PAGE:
Borderlands doesn’t step tenderly around anything, and the developers’ devotion to a joke or a theme is to be applauded. Dogged determination doesn’t always work out, though. Not every moon is our moon, and recreating the sense of slowness seen in footage from ours does not translate well to Pandora’s moon, Elpis. Some other additions and changes are good, however. I don’t ever want to play another Borderlands game in which my only option is to sell trash guns back to Marcus. Throwing them into the Grinder — and admittedly often receiving more valuable trash guns — is too enticing to empty my backpack every time I pass a vending machine. READ MORE
Few films have inspired a generation of action-focused science fiction, both in games and other movies, more than James Cameron’s Aliens. While the titles inspired by Aliens are generally excellent, the ones based directly on that property haven’t fared as well. This is where Creative Assembly’s Alien: Isolation comes in. Based entirely on the original horror film that spawned the franchise, Isolation is a subtler take on its source material and, as a result, manages to make more of an impact.
Like with any licensed property, games based on Lord of the Rings, and Middle-earth as a whole, have been mixed. There are certainly a few stand-outs, but there are just as many (if not more so) poorly made cash-grabs. With such a rich lineage from which to borrow, the potential for an excellent game in this universe seemed untapped. Middle-earth: Shadow of Mordor, Monolith’s take on the series, is different, taking a license in exciting directions rarely seen from larger studios.
Sherlock Holmes, the eccentric detective and one of the most iconic fictional characters, has seen a number of attempts at franchises based on his escapades, but few stand out as worthwhile. Frogwares’ series of titles is the most recent, delivering a more authentic Sherlock Holmes experience. Most of these titles are riddled with problems, and although each game has gotten better than the last, it was typically hard to recommend them. Understand my surprise when the newest game, Sherlock Holmes: Crimes and Punishments, exceeds all expectations. READ MORE
The quick-combat local multiplayer game has become something of a genre of its own lately, with titles like TowerFall and Samurai Gunn serving as the tip of a much larger iceberg. The strangely-named Starwhal: Just the Tip brings its own brand of competition through two innovations: a sometimes-inscrutable movement scheme and a focus on jousting mechanics. READ MORE
Another year, another Naruto game. Those who had their hopes pegged on this particular entry being a continuation of the story in Ultimate Ninja Storm 3 will be disappointed that this is an “in-between” game in the vein of Generations, telling side tales rather than advancing major plot points. The idea of a “Ninja World Tournament” sounds pretty cool and serves as a nice way to stuff many characters from throughout the series into one game, but does it make Revolution a good move? READ MORE
Crafting spells is fun, and it is solely that on which Magicmaker hinges. Between the wand, the mana spell and the cloak, each mage has three opportunities to combine magical elements. Some elements cause enemies to catch fire, others cause your spell to ricochet from one target to the next and still others can make your spells pass through walls or split into multiple projectiles. With over 2,000,000 combinations available, you won’t be hurting for customization. READ MORE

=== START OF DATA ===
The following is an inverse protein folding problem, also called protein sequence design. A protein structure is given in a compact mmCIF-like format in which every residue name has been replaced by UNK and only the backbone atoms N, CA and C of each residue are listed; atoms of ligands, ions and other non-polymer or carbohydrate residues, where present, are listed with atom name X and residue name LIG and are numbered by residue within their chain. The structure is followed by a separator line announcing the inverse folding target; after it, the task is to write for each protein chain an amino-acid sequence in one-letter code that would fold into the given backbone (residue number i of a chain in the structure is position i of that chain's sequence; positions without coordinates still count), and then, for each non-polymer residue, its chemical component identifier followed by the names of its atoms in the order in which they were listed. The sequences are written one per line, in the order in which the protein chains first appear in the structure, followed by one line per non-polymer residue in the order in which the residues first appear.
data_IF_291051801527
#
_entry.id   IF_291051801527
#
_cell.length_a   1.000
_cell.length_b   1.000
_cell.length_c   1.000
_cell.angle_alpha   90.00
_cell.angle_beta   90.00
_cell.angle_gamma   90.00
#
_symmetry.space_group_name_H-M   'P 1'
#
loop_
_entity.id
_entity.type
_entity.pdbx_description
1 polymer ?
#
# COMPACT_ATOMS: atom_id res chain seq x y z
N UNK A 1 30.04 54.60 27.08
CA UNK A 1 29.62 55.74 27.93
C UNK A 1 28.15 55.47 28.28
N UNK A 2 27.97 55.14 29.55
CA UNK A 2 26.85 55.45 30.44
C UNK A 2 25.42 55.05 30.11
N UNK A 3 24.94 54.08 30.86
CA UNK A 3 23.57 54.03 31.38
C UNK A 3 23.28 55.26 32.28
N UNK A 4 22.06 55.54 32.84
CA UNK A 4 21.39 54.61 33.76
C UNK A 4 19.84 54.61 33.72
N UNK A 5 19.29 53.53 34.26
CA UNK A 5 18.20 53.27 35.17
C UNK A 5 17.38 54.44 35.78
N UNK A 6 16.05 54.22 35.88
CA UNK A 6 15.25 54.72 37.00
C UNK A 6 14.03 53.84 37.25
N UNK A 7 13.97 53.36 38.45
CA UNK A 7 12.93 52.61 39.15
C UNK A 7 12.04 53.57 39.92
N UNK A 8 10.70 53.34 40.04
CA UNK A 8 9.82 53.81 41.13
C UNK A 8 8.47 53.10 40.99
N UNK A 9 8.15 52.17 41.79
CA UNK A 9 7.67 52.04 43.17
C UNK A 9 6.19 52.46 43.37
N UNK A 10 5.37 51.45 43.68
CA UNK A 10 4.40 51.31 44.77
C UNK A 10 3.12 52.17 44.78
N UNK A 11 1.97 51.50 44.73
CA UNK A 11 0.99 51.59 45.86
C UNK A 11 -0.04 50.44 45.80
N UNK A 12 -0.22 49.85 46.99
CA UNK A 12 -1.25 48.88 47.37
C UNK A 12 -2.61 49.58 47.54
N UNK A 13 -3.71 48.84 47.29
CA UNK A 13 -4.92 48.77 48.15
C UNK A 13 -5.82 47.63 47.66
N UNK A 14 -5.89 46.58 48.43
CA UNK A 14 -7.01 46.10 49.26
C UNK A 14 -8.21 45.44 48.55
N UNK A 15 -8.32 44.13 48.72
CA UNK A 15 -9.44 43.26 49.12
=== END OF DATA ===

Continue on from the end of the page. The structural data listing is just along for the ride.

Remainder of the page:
The best games are simple to understand and quick to start. Within five minutes of downloading Cannon Brawl you’ll understand the basic concepts of building mines to bolster your economy, deploying territory balloons to expand your territory and dropping cannons to ensure military superiority over your opponent. New concepts are introduced throughout the campaign, but the core concept is immediately available and understandable. It doesn’t matter if you’re playing solo or with others: those three base units are going to be integral to victory. READ MORE
No Goblin’s debut title, Roundabout, is about navigating tricky paths in an unorthodox fashion, and so, it seems, was the game’s development. It tries to balance the dumb fun of its world and narrative with some truly exacting mechanics, and it succeeds if you’re willing to approach each aspect in its own time.
At the outset of Over the Moon Games Studio’s debut offering, The Fall, a figure in an advanced combat suit plummets towards a planet for reasons never explained. Seconds before slamming into a rocky outcropping, the combat suit’s self-defense systems automatically kick in, initiating antimatter shielding that lets the suit blast through the obstacle without harm. The figure then proceeds to carve a fifty-meter hole into the surface before finally coming to rest.
This self-defense system is operated by an artificial intelligence called an armored robotic interface device (ARID), which is also capable of piloting the suit independently should the user within become unresponsive. After a fall like that, “unresponsive” is probably the best-case scenario, but since almost all of the suit’s diagnostics and advanced functions were disabled the AI has no way of knowing anything more than that. Driven by its Asimov-like three parameters — “must not misrepresent reality,” “must be obedient” and “must protect active pilot” — it decides that finding medical attention for its pilot is its primary objective. READ MORE